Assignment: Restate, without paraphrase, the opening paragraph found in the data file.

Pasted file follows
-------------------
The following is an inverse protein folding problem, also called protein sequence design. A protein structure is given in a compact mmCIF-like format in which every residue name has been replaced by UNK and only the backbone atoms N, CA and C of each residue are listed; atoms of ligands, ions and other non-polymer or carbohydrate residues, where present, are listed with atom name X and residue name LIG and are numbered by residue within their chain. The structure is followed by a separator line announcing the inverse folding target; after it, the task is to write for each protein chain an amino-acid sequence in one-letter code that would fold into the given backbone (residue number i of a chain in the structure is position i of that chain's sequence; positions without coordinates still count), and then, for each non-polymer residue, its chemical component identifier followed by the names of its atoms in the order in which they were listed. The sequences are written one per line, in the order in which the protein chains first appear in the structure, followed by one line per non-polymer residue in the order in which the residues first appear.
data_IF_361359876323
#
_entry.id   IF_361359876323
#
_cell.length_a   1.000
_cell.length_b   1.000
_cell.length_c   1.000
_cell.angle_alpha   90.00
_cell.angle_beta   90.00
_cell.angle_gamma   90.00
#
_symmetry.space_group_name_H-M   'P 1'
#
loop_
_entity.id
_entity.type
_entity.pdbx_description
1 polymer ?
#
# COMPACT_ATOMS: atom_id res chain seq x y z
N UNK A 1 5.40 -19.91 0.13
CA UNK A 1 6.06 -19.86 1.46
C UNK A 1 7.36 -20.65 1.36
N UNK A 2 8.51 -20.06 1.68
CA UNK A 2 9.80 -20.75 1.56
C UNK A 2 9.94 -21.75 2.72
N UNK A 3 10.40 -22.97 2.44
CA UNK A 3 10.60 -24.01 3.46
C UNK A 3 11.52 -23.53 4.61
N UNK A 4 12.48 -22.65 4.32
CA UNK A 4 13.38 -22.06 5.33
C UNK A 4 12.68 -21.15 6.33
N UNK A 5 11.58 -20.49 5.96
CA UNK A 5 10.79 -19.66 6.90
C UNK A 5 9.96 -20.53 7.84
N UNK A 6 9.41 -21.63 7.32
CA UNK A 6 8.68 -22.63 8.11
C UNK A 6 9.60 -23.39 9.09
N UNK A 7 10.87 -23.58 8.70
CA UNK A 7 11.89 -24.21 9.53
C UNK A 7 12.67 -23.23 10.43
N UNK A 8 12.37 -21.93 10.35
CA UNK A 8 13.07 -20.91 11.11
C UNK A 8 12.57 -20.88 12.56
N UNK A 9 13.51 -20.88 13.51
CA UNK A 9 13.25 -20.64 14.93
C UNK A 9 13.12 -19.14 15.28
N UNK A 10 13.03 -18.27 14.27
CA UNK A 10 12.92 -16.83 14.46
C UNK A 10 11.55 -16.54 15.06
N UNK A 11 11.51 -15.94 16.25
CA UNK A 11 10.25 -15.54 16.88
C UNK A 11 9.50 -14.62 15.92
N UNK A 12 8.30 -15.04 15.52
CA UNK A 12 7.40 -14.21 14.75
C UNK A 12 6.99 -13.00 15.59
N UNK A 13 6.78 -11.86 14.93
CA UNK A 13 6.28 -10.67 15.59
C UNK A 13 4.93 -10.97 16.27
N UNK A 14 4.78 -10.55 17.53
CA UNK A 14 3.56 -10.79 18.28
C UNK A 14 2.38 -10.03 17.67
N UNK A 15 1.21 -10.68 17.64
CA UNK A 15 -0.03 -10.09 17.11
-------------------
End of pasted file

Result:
The following is an inverse protein folding problem, also called protein sequence design. A protein structure is given in a compact mmCIF-like format in which every residue name has been replaced by UNK and only the backbone atoms N, CA and C of each residue are listed; atoms of ligands, ions and other non-polymer or carbohydrate residues, where present, are listed with atom name X and residue name LIG and are numbered by residue within their chain. The structure is followed by a separator line announcing the inverse folding target; after it, the task is to write for each protein chain an amino-acid sequence in one-letter code that would fold into the given backbone (residue number i of a chain in the structure is position i of that chain's sequence; positions without coordinates still count), and then, for each non-polymer residue, its chemical component identifier followed by the names of its atoms in the order in which they were listed. The sequences are written one per line, in the order in which the protein chains first appear in the structure, followed by one line per non-polymer residue in the order in which the residues first appear.